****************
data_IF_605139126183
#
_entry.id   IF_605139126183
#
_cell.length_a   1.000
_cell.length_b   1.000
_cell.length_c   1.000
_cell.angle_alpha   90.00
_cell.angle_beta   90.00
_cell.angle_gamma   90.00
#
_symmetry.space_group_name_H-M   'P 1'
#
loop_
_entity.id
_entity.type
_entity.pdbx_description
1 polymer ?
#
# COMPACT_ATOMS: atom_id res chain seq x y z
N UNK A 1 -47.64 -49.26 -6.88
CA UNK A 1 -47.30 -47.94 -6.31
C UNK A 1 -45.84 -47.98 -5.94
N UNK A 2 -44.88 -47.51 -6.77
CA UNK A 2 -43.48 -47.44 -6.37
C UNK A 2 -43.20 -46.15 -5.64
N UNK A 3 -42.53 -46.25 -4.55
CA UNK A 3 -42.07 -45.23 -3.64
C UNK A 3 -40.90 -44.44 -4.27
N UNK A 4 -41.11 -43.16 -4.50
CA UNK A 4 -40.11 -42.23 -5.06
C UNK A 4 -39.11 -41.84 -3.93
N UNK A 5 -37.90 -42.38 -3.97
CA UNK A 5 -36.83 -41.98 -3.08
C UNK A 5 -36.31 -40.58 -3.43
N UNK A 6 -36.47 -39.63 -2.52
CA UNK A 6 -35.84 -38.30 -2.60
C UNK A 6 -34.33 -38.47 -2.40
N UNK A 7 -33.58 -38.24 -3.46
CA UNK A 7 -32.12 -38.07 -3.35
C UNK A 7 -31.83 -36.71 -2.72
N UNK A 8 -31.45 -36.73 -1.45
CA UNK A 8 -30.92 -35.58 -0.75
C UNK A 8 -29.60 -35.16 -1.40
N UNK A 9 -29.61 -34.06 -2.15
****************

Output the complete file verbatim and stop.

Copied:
data_IF_605139126183
#
_entry.id   IF_605139126183
#
_cell.length_a   1.000
_cell.length_b   1.000
_cell.length_c   1.000
_cell.angle_alpha   90.00
_cell.angle_beta   90.00
_cell.angle_gamma   90.00
#
_symmetry.space_group_name_H-M   'P 1'
#
loop_
_entity.id
_entity.type
_entity.pdbx_description
1 polymer ?
#
# COMPACT_ATOMS: atom_id res chain seq x y z
N UNK A 1 -47.64 -49.26 -6.88
CA UNK A 1 -47.30 -47.94 -6.31
C UNK A 1 -45.84 -47.98 -5.94
N UNK A 2 -44.88 -47.51 -6.77
CA UNK A 2 -43.48 -47.44 -6.37
C UNK A 2 -43.20 -46.15 -5.64
N UNK A 3 -42.53 -46.25 -4.55
CA UNK A 3 -42.07 -45.23 -3.64
C UNK A 3 -40.90 -44.44 -4.27
N UNK A 4 -41.11 -43.16 -4.50
CA UNK A 4 -40.11 -42.23 -5.06
C UNK A 4 -39.11 -41.84 -3.93
N UNK A 5 -37.90 -42.38 -3.97
CA UNK A 5 -36.83 -41.98 -3.08
C UNK A 5 -36.31 -40.58 -3.43
N UNK A 6 -36.47 -39.63 -2.52
CA UNK A 6 -35.84 -38.30 -2.60
C UNK A 6 -34.33 -38.47 -2.40
N UNK A 7 -33.58 -38.24 -3.46
CA UNK A 7 -32.12 -38.07 -3.35
C UNK A 7 -31.83 -36.71 -2.72
N UNK A 8 -31.45 -36.73 -1.45
CA UNK A 8 -30.92 -35.58 -0.75
C UNK A 8 -29.60 -35.16 -1.40
N UNK A 9 -29.61 -34.06 -2.15